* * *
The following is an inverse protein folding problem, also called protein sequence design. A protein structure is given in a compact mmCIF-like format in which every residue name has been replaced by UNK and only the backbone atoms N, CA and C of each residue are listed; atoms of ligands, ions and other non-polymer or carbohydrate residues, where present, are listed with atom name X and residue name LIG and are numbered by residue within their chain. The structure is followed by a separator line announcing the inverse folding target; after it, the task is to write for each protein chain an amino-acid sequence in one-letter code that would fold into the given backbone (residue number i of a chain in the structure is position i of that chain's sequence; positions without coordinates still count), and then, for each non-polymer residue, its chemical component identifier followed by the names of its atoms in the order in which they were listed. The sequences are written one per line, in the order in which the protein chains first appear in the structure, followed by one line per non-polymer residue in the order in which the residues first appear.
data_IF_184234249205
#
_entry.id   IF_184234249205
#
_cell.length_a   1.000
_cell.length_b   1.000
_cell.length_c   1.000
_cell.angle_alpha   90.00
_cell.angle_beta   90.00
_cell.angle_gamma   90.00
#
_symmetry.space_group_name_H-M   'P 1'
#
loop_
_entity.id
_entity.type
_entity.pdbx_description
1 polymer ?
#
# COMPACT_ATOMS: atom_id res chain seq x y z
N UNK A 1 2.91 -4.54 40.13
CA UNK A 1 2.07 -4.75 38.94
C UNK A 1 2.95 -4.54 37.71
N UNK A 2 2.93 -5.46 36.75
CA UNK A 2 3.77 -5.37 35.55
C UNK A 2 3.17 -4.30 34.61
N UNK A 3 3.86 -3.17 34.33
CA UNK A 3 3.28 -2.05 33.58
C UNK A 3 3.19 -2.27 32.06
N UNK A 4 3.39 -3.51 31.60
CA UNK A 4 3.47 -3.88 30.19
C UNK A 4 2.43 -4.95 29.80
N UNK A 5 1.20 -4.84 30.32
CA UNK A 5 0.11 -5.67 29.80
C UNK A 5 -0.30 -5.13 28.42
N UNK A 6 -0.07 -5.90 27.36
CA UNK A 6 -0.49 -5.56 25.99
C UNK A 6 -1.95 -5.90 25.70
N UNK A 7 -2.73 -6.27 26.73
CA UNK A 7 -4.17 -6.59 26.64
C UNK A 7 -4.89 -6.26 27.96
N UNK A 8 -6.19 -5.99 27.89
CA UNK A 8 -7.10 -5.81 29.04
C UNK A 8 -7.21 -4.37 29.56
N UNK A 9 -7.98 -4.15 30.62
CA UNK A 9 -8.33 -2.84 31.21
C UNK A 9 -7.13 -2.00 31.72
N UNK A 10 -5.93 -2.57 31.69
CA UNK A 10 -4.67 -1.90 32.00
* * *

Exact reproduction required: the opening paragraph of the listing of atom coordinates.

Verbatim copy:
The following is an inverse protein folding problem, also called protein sequence design. A protein structure is given in a compact mmCIF-like format in which every residue name has been replaced by UNK and only the backbone atoms N, CA and C of each residue are listed; atoms of ligands, ions and other non-polymer or carbohydrate residues, where present, are listed with atom name X and residue name LIG and are numbered by residue within their chain. The structure is followed by a separator line announcing the inverse folding target; after it, the task is to write for each protein chain an amino-acid sequence in one-letter code that would fold into the given backbone (residue number i of a chain in the structure is position i of that chain's sequence; positions without coordinates still count), and then, for each non-polymer residue, its chemical component identifier followed by the names of its atoms in the order in which they were listed. The sequences are written one per line, in the order in which the protein chains first appear in the structure, followed by one line per non-polymer residue in the order in which the residues first appear.